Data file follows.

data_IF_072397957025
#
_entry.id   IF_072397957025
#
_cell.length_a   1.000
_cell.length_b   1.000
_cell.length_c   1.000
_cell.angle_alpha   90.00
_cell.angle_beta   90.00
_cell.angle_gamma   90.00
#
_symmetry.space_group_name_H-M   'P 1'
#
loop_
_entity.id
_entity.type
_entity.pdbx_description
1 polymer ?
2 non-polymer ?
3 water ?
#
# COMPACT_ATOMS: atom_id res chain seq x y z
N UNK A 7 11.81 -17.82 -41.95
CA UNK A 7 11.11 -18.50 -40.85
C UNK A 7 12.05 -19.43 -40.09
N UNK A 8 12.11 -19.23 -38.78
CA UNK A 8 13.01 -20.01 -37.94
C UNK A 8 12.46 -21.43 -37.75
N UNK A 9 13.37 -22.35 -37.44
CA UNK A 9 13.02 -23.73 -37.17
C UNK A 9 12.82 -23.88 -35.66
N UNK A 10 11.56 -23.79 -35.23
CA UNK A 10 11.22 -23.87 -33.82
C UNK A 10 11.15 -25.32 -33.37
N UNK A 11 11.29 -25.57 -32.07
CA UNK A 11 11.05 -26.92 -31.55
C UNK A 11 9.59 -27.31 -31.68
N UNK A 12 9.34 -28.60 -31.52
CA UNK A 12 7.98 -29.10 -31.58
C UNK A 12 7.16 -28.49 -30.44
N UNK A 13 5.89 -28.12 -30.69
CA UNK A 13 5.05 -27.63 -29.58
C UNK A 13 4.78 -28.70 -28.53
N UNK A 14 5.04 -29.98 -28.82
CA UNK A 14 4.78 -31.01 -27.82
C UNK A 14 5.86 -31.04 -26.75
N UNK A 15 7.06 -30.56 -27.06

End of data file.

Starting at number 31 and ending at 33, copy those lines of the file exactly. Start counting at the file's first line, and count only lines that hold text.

C UNK A 9 12.82 -23.88 -35.66
N UNK A 10 11.56 -23.79 -35.23
CA UNK A 10 11.22 -23.87 -33.82